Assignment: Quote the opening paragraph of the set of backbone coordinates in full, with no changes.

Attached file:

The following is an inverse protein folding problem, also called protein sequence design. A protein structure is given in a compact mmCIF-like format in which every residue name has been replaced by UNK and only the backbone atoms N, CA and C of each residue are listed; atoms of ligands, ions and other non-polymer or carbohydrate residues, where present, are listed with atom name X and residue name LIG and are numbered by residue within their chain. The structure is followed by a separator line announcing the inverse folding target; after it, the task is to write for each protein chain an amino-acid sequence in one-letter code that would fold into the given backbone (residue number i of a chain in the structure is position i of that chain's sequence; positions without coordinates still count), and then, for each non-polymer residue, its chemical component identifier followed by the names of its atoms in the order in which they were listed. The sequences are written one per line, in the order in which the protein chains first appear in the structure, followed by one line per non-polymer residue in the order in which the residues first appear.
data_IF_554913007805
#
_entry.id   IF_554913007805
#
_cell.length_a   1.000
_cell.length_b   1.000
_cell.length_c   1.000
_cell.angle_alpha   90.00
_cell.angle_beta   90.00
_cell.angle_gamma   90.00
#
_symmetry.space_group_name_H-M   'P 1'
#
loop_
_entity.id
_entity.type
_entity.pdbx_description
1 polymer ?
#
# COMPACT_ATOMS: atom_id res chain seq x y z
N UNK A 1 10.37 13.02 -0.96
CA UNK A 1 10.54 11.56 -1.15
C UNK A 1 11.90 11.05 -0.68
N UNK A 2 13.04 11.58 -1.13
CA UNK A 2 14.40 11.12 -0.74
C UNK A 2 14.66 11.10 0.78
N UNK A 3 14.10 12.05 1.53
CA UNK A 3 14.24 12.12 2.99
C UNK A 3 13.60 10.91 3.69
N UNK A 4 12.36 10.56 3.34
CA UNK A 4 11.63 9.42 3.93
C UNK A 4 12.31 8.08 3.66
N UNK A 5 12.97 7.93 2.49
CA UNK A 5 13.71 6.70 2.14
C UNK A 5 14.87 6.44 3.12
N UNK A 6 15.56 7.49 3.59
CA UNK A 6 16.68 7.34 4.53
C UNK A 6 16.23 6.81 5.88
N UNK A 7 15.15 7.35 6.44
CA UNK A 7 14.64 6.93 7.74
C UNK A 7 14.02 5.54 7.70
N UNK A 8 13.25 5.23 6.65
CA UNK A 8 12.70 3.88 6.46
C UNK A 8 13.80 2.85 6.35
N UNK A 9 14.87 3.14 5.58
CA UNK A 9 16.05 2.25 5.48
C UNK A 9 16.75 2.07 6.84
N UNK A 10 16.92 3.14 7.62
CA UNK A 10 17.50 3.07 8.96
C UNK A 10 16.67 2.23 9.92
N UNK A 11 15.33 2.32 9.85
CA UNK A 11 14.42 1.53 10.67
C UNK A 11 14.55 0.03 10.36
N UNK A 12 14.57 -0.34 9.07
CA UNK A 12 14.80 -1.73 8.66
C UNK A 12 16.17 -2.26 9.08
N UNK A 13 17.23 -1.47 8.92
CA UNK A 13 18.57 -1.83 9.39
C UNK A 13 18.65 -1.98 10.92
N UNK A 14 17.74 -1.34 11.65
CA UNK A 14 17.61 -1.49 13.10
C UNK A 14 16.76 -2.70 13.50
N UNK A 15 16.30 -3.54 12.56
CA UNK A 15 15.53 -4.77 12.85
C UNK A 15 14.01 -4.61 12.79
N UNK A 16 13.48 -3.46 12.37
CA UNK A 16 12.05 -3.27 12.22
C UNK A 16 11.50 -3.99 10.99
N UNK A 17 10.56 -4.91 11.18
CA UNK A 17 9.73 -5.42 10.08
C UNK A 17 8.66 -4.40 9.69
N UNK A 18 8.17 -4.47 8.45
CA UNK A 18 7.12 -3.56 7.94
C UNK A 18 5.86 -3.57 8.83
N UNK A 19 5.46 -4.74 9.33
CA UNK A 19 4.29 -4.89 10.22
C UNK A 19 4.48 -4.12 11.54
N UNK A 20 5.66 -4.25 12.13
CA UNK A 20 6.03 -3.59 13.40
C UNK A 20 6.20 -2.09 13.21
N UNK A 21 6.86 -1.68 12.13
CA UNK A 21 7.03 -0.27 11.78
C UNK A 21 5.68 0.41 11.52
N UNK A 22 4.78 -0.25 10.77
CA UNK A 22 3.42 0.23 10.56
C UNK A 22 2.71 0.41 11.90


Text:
The following is an inverse protein folding problem, also called protein sequence design. A protein structure is given in a compact mmCIF-like format in which every residue name has been replaced by UNK and only the backbone atoms N, CA and C of each residue are listed; atoms of ligands, ions and other non-polymer or carbohydrate residues, where present, are listed with atom name X and residue name LIG and are numbered by residue within their chain. The structure is followed by a separator line announcing the inverse folding target; after it, the task is to write for each protein chain an amino-acid sequence in one-letter code that would fold into the given backbone (residue number i of a chain in the structure is position i of that chain's sequence; positions without coordinates still count), and then, for each non-polymer residue, its chemical component identifier followed by the names of its atoms in the order in which they were listed. The sequences are written one per line, in the order in which the protein chains first appear in the structure, followed by one line per non-polymer residue in the order in which the residues first appear.